foolish to be caught breaking the Seriantes ban. But
worst of all
of blazing stupidity for a fool to completely miss whatever mistake had given him away!

Taudde could all but hear the old man’s acerbic tone in his mind’s ear, and at the moment he would have been hard put to refute a word of it. But—a poor saving grace—neither did he have leisure just now to indulge in recriminations. Taudde glanced warily from Lord Miennes to Mage Ankennes. If he’d merely had a lord of Lonne to contend with, he would have had more options. Lord Miennes knew that, of course. The mage’s presence was hardly a coincidence.

Mage Ankennes, a big man with powerful hands and opaque gray eyes, looked deliberately into Taudde’s face and smiled. That smile was not exactly a challenge, because a challenge would have invited opposition. There was no such invitation here. The mage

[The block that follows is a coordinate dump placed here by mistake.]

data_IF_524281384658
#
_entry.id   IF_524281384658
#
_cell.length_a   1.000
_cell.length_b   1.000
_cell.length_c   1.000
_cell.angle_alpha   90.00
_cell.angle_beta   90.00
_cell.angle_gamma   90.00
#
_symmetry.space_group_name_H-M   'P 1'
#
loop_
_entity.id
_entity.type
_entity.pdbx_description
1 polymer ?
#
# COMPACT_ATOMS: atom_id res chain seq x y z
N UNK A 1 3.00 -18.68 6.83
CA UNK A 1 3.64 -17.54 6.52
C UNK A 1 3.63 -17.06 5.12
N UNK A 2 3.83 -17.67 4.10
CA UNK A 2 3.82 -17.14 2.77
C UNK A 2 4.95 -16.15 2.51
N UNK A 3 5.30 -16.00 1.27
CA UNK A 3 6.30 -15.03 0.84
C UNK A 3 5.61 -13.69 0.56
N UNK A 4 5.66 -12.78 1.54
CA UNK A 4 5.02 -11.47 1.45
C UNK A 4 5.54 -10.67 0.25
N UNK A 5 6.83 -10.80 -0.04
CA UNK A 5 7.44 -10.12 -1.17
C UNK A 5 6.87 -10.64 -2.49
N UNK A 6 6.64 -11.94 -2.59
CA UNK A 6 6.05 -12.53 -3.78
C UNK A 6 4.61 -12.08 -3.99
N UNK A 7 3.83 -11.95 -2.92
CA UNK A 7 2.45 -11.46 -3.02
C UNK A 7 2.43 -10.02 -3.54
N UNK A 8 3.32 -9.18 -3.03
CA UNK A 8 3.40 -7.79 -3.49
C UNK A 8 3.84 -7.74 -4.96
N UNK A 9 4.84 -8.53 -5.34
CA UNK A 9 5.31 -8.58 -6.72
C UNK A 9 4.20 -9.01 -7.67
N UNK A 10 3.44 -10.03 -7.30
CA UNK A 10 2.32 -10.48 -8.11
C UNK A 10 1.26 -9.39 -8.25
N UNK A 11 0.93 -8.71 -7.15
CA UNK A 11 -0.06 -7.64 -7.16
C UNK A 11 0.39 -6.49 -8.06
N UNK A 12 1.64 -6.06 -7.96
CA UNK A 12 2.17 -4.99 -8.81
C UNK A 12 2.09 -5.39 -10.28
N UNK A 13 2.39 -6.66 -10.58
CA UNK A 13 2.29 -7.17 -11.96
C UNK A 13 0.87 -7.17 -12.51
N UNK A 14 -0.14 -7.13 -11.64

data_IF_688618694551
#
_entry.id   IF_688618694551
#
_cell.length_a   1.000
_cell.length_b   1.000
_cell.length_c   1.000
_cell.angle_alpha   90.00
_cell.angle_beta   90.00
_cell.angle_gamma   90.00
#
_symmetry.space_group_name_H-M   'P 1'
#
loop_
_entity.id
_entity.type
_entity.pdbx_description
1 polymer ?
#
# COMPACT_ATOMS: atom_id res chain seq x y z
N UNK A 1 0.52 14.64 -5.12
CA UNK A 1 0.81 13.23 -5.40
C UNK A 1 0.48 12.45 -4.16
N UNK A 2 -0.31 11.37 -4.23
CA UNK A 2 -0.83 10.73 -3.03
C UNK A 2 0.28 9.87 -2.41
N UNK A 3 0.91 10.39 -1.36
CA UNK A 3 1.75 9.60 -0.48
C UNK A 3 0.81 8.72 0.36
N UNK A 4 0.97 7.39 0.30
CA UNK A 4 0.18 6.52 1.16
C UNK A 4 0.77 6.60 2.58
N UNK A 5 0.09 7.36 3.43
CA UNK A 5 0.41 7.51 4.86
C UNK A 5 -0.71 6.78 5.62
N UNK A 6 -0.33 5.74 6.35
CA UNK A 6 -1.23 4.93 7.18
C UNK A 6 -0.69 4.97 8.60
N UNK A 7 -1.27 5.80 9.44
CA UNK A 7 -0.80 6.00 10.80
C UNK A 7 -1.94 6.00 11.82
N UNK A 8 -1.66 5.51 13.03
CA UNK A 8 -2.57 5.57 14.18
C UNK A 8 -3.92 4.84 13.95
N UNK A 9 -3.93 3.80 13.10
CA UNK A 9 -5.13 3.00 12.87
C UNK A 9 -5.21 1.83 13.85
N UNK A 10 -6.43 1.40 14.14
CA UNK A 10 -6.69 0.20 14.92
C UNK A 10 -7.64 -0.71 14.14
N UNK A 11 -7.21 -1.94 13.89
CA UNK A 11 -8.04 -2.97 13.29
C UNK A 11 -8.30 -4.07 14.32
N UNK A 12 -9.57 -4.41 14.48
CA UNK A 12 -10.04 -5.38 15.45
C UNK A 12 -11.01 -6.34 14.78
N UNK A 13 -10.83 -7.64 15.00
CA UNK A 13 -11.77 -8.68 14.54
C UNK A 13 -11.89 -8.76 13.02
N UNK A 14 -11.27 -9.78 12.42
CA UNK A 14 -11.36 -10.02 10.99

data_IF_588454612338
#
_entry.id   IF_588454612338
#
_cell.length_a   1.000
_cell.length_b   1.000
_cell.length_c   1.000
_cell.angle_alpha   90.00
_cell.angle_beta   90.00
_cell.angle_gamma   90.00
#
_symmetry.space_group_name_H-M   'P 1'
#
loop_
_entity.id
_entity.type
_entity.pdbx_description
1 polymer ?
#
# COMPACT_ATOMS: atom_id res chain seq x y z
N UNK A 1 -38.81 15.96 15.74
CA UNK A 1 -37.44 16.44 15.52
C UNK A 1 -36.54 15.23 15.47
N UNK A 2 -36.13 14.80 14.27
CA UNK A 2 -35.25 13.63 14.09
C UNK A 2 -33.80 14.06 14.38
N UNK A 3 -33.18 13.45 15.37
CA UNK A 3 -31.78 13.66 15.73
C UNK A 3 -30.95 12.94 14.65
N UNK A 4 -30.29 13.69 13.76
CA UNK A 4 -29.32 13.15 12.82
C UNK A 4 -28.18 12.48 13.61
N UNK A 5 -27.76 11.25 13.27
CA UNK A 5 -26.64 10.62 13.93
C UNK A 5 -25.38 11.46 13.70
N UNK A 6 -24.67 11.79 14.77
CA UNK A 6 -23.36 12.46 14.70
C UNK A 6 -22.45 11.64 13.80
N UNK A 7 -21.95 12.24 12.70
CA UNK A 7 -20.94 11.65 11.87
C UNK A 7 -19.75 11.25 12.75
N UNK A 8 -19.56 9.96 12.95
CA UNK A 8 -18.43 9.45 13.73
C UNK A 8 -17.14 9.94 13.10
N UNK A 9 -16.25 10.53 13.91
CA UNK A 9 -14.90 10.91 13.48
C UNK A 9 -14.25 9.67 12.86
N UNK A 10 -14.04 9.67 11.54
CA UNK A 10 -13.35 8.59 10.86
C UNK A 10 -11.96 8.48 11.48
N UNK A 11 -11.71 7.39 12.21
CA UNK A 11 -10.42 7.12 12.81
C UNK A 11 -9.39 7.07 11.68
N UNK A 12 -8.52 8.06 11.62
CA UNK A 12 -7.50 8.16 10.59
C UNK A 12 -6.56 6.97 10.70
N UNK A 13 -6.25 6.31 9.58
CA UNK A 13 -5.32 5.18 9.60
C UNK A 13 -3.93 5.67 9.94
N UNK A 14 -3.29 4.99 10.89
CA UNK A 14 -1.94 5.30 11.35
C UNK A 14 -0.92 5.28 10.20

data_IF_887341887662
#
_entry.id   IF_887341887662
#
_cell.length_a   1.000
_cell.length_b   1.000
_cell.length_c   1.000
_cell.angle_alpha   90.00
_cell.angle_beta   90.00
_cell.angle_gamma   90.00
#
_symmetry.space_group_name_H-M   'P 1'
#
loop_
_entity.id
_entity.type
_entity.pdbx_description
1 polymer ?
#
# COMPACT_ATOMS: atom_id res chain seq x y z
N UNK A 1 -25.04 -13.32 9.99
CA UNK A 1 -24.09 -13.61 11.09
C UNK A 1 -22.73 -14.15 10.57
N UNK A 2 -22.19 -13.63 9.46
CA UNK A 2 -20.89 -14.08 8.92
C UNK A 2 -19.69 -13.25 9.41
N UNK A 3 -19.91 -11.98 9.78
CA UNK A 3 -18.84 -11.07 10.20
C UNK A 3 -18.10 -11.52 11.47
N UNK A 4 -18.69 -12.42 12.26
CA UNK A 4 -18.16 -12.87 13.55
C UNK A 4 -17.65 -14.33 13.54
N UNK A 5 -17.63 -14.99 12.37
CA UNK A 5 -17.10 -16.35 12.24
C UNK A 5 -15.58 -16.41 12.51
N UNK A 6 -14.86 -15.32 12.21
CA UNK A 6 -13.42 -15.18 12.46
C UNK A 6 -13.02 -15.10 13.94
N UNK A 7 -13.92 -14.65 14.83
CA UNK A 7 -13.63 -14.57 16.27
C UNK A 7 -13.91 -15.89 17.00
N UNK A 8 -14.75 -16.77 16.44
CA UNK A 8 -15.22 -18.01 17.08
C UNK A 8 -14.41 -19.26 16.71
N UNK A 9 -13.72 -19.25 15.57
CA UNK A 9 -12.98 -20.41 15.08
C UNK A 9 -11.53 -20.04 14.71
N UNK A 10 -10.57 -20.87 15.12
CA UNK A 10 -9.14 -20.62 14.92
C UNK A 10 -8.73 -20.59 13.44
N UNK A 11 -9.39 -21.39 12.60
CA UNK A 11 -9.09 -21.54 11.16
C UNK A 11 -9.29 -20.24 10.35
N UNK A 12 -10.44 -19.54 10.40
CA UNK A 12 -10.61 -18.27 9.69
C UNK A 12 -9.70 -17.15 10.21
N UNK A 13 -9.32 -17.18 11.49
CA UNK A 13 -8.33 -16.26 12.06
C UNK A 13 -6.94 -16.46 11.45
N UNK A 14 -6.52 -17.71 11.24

truly believed that Taudde was going to yield. That he wouldn’t even try to fight. Nor flee. That very confidence was intimidating. Taudde was afraid to reach for his flute, or even use perfectly ordinary tricks of tone and intonation.

Sometimes, aside from questions of intimidation and nerve, discretion was indeed the wisest course. Taudde put down the surging anger trying to rise into his eyes, his throat, and—dangerously—his voice. Instead, he smiled, lifted his cup, sipped, paused consideringly, and said casually, “Enescene, of course. A Tamissen gold, I think. From, oh, perhaps, the middle of the Niace regency? I don’t think I can come closer. I did warn you I am not a connoisseur.”